The Scholar (Emerson Pass Historicals 3) - Page 25

“Very funny.” Mama rolled her eyes as she perched on the arm of his chair.

It was a long-standing joke between them. The first time Papa had given Mama a whiskey, she’d choked and coughed. She’d never again had one.

“I’ve never been as thankful to have the guest cottage as I was today,” Mama said.

“Agreed,” Papa said. “I’m glad they can have privacy while they grieve.”

“I asked if they’d take their meals with us,” Mama said. “We’re a few less at the table these days.”

Papa patted her knee. “You did a wonderful job with everything today. Thank you.”

“Lizzie and Matilda did all the work.” Mama let out a long sigh. “What a sad day. I can remember like it was yesterday when Pamela and Simon came here to take Louisa home with them.”

“Time marches on,” Papa said. “Whether we want it to or not.”

“Speaking of which,” Mama said as she directed her gaze toward me, “Martha Neal said her husband sang your praises today.”

I smiled, pleased. “That’s good to hear. Neal’s a hard man to read.”

“Martha said he’s been home for dinner on time every night since you arrived,” Mama said. “Which is a very nice thing for a wife with three little children.”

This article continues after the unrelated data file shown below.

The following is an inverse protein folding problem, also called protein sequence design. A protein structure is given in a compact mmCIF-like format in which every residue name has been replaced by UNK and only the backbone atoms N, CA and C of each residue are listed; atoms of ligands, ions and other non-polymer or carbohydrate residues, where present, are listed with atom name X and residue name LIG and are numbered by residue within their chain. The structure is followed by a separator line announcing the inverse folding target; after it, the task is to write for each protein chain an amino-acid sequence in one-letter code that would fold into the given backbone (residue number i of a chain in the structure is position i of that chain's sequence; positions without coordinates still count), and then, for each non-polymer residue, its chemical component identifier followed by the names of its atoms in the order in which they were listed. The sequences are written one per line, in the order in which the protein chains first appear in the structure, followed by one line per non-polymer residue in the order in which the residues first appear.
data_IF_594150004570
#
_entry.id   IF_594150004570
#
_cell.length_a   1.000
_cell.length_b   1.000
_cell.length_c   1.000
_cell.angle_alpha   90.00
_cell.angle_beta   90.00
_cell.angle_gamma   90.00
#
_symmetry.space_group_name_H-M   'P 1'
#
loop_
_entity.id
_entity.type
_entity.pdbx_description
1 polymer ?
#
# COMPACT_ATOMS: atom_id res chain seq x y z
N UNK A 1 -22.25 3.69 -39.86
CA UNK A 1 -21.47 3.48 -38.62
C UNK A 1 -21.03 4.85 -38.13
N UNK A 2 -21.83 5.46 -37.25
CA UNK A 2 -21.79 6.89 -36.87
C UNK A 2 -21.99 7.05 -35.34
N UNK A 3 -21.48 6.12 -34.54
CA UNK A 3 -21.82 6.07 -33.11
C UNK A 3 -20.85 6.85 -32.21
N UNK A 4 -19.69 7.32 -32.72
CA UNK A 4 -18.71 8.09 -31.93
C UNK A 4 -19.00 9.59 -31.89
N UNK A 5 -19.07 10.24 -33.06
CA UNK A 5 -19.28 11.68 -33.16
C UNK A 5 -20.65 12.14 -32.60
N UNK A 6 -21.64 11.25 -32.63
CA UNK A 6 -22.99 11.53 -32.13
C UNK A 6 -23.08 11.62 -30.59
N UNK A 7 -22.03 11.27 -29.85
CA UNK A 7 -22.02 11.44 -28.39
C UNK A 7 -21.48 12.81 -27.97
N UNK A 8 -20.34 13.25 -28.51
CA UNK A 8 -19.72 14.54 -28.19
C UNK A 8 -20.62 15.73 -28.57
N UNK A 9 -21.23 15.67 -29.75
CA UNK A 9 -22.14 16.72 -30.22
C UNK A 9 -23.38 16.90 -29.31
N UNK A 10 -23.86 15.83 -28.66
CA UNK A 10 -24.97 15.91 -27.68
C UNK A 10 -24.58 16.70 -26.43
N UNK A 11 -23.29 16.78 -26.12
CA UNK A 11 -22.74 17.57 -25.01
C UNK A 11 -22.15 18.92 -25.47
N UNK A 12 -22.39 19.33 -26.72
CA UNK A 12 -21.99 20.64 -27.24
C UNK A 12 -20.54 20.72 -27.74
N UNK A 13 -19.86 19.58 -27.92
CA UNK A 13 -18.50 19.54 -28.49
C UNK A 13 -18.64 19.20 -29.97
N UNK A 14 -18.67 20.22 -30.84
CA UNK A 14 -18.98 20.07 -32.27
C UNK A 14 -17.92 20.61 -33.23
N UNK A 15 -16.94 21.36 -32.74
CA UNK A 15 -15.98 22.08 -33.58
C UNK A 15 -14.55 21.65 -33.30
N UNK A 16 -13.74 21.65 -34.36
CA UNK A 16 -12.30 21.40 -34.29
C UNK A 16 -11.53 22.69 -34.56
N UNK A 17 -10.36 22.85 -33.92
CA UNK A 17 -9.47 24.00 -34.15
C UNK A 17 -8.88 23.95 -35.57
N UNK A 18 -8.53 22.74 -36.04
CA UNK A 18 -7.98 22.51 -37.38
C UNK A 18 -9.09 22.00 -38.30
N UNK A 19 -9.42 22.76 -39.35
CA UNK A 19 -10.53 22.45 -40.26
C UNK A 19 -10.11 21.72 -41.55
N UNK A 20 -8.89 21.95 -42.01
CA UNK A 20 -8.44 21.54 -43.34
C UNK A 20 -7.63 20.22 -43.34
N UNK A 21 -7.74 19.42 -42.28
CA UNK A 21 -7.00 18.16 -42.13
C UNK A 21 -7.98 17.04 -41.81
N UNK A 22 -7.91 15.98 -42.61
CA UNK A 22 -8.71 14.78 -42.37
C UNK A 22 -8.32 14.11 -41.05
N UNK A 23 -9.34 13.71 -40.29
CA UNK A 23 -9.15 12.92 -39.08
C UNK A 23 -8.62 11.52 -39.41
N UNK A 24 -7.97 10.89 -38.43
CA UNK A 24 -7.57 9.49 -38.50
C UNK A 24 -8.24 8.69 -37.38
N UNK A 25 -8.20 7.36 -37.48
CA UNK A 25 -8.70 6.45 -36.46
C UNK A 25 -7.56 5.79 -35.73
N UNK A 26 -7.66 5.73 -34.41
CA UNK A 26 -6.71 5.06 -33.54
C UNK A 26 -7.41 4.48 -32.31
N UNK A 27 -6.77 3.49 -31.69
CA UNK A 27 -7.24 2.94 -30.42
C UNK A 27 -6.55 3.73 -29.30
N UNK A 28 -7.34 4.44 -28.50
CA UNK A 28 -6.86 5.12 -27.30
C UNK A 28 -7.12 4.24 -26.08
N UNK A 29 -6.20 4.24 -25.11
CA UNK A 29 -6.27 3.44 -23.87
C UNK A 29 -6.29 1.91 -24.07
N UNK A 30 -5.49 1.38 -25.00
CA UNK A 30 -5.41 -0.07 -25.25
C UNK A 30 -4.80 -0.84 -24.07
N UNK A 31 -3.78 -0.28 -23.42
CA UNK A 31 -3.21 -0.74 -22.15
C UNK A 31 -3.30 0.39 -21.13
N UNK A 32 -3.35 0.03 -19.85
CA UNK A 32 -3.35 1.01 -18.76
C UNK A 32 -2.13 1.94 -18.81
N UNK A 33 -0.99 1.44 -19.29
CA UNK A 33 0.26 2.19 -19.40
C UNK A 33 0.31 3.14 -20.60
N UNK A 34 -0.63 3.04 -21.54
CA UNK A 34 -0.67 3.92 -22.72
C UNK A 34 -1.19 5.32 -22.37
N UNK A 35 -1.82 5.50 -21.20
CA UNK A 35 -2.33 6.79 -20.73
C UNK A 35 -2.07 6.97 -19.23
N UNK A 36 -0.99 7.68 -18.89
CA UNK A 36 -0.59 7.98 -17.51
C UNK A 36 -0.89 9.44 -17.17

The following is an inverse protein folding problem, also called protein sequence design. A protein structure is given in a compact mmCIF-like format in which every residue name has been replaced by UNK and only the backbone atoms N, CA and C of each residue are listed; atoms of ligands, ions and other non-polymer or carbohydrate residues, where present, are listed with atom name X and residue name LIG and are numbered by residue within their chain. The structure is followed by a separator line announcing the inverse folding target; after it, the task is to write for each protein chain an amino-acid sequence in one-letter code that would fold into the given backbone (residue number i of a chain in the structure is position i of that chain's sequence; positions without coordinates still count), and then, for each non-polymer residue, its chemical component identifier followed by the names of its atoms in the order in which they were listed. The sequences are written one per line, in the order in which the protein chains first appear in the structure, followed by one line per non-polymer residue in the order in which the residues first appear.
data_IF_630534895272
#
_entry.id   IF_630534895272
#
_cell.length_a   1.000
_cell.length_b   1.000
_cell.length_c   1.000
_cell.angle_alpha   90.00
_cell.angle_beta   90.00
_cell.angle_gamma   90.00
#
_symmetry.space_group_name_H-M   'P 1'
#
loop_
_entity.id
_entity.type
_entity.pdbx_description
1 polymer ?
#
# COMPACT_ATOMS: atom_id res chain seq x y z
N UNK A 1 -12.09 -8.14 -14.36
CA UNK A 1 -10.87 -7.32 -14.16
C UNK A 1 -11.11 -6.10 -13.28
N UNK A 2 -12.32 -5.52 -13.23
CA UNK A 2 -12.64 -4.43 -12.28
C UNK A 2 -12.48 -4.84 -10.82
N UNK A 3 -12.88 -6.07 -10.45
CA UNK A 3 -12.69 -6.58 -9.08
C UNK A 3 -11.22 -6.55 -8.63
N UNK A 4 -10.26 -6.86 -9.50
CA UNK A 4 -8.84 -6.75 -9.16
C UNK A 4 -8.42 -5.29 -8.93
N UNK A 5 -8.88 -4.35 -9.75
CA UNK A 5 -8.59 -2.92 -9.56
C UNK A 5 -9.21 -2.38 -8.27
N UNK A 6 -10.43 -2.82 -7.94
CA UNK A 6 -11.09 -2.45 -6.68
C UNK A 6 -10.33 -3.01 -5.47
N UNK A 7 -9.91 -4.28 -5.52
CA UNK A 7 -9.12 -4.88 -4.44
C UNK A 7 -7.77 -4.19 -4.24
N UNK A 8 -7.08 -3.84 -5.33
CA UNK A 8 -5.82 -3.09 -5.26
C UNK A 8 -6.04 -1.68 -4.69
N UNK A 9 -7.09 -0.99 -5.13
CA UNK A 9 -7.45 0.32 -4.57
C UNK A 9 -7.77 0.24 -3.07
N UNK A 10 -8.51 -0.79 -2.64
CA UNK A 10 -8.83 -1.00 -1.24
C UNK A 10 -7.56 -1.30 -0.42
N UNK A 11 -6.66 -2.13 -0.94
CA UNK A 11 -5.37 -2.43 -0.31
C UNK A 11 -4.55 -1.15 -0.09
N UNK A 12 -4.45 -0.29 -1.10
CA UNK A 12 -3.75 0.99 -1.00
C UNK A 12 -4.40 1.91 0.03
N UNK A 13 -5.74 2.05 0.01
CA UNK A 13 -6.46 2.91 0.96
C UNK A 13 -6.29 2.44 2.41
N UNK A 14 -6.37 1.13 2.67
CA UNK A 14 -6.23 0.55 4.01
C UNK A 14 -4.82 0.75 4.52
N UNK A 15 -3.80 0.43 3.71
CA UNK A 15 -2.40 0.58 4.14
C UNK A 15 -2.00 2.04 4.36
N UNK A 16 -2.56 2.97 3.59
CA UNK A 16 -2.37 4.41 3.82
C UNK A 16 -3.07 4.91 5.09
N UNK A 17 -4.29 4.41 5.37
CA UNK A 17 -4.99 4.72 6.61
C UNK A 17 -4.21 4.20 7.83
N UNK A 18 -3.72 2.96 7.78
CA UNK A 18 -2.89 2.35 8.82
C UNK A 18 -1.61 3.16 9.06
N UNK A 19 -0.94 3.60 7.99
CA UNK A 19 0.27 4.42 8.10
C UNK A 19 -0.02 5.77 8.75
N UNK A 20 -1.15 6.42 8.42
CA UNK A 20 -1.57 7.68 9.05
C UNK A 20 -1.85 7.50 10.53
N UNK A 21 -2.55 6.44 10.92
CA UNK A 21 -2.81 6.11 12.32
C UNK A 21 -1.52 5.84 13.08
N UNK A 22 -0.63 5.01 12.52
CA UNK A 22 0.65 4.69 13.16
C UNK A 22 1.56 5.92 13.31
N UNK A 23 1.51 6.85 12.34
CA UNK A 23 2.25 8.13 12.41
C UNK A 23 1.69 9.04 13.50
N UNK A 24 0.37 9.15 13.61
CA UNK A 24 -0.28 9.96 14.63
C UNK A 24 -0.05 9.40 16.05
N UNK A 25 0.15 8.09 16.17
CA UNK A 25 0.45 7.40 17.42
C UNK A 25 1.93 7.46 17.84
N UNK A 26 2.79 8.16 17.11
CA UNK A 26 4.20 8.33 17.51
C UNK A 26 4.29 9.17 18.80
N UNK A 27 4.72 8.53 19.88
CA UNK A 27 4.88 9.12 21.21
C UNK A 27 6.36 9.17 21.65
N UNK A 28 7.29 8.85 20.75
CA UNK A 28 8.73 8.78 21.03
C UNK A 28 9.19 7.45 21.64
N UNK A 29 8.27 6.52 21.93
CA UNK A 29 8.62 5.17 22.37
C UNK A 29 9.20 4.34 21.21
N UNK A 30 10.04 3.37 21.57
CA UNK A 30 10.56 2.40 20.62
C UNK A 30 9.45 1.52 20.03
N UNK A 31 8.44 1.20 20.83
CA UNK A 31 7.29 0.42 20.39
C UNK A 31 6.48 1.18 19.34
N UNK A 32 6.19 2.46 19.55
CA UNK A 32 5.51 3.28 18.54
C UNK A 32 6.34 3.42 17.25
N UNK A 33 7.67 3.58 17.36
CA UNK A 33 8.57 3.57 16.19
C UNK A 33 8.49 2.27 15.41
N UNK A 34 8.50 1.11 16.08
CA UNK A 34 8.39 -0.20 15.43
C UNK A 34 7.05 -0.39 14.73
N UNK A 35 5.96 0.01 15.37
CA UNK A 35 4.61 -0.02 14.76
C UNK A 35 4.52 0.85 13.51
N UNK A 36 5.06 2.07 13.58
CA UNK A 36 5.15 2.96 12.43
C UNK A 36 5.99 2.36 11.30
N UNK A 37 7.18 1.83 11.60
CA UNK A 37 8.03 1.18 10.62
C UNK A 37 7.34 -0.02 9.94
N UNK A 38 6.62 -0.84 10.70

Papa picked up his whiskey glass. “Theo, how has your sleep been since you’ve been back home?”

He was referring to my sleepwalking, which had come back after the war. I’d had a few incidents as a child. When I returned from battle, I’d had more than a few rough nights. However, at university, I’d not had a single incident. “No problems thus far.”

“I hope they don’t return,” Papa said.

I didn’t think they would. Both times I’d had problems were directly after a trauma. The first being my mother’s death, the second my time at war.

“Have you been sleeping all right?” Mama asked.

“I’ve slept like a baby every night.” This wasn’t completely true. I’d had a few restless nights with strange dreams. However, as far as I could tell, there wasn’t any evidence of sleepwalking.

“Good news,” Papa said.

“I know you two worry about me, but I’m fine.”

“We’re delighted to have you home,” Mama said. “Being here doesn’t bring back bad memories, does it?”

“Mama, the best memories are all in this house.” The worst, too. However, those were such a small number compared to the happy ones. “Especially after you came to us.”

Mama rose from the chair to place her cool hand on my cheek. “My sweet Theo, we missed you very much.”

“I missed you too.”

“No regrets, then?” Papa asked. “About the decision to become a general practitioner?”

Originally, I’d hoped to be a surgeon. However, the longer I was in school, the clearer it became that I wanted to come home to my family and to the small town I loved. “Not one.”

Mama cocked her head to one side, clearly observing me for cracks.

“What is it?” I asked, teasing. “I can see you want to ask me something.”

“I was wondering about your feelings for Louisa. Are they still there?” Mama asked.

“I already asked him,” Papa said, chuckling.

“And what was the answer?” Mama asked.

Tags: Tess Thompson Emerson Pass Historicals Historical
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